A discreet reference to the root causes of rangeland degradation is made by Qu, Chairman of the Environment Protection Committee of the Chinese National People's Congress, and Li, an adviser to the Chinese National Environment Protection Agency: “A delicate balance exists between human population density and biomass productivity. By internationally accepted standards, a typical grassland area may support 5 persons per km2. Populations in grassland areas currently far exceed these standards. On average, Inner Mongolia is home to 15 persons per km2. If that density is taken as a standard, the eastern counties and prefectures of Tibet, which have absorbed the Chinese influx, now mostly support excessive numbers.
The degradation of the grasslands is the most pervasive environmental impact of the era of Chinese control of Tibet, and the impact which most threatens the sustainability of Tibetan civilization. German research reports degradation of the sedge turf, at the upper limit of plant growth, which has always sustained the nomadic cycle by providing late summer and early autumn pasture for the yak herds, enabling the grasses at slightly lower altitudes to be kept for autumn and winter forage.
A lengthy review of the evidence of the loss of rangeland savannah concluded: "The continued loss of the natural savannahs on a global scale has implications for mega-environmental concerns such as global climatic change and loss of genetic diversity which are at least as serious as those associated with the destruction of rainforests." "The major blame is laid at the feet of policy. The policy environment in China since 1949 has created the incentives and uncertainties which have induced pastoralists to behave in an exploitative manner. Furthermore, the availability of modern technology has facilitated and intensified the 'mining' of natural pastures in China's pastoral region."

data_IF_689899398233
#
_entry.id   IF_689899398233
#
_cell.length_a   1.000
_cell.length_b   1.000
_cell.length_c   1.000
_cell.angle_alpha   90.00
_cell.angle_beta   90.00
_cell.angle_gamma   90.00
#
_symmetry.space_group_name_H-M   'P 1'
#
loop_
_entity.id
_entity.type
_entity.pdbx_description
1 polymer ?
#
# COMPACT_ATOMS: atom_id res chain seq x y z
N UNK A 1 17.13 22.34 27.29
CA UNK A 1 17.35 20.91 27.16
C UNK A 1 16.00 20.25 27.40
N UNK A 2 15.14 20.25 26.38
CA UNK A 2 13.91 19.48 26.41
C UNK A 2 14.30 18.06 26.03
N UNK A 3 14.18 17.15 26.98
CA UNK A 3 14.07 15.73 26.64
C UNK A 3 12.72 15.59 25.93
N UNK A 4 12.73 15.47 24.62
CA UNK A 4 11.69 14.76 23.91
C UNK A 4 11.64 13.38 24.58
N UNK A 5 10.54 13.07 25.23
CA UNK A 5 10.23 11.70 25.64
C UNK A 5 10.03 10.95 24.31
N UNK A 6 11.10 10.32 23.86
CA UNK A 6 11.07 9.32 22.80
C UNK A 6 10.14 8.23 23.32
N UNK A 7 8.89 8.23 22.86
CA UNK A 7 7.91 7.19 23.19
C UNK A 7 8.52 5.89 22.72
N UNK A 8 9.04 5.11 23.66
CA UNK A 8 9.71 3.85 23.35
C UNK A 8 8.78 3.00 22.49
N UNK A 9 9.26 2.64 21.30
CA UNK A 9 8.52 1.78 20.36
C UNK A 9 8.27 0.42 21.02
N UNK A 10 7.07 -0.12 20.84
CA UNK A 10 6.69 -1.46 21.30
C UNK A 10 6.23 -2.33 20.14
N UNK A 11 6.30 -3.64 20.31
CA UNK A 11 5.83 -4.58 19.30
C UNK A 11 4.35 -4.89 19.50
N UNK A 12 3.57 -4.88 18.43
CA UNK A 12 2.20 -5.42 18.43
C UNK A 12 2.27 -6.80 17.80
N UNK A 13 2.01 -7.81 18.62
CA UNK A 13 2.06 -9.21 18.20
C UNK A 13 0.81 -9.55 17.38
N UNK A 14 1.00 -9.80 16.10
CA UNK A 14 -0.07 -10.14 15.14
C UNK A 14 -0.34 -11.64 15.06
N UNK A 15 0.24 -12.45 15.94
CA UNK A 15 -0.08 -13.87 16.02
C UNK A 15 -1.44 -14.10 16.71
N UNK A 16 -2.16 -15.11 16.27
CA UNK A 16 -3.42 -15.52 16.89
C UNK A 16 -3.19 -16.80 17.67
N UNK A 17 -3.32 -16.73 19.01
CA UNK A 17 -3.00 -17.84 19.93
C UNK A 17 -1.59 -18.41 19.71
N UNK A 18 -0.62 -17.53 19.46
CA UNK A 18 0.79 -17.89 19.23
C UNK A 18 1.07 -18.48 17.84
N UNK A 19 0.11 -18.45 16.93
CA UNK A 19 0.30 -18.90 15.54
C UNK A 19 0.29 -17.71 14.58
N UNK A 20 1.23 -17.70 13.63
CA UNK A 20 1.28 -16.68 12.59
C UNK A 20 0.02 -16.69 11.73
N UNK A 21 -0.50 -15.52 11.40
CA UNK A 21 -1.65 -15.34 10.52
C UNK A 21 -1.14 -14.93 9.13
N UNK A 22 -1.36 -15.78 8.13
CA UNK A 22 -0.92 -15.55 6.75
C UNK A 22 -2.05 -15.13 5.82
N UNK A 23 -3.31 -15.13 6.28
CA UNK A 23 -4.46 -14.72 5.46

The loss of grassland quality directly affects the productivity of the nomadic backbone of Tibetan civilization. Chinese scientists have quantified the impact. In the Tibetan prefectures of western Sichuan, the home of over one million Tibetans, "the quality of grassland has deteriorated a great deal. During the period from 1960 to 1980 (on the basis of grassland surveys at county level), the average yield of grass decreased from 316 kg/mu to 250 kg/mu. In terms of the composition of grasses, the content of poisonous grass increased from 1.5 to 4 per cent." Grass productivity in 1960 was 26.4% higher than in 1980. Due to increasing Chinese population transfer, this grassland of diminished productivity was required to carry a heavier stocking rate of animals: "The grassland available per sheep unit decreased from approximately nine mu/sheep in 1976 to approximately six mu/sheep unit in 1986. The grassland available per capita (at village level) decreased from 458 mu/person in 1982 to 376 mu/person in 1988."
The decline is over a short period, which, if extrapolated, could suggest an impending crisis of viability for Tibetan nomadic civilization. Degradation of the uplands is having a considerable impact on the yaks, according to Zhang Yun, the head of the Damxung Frozen Yak Sperm Station, north of Lhasa: "In the last few decades, however, the breed of yaks has been degenerating in some areas. Major reasons behind this situation include the degeneration of grasslands and inbreeding. In the 1950's, one male yak weighed some 460 kg, but one male yak weighs only some 300 kg now. In the same period, milk produced by one female yak has dropped for 200 kg to 120 kg."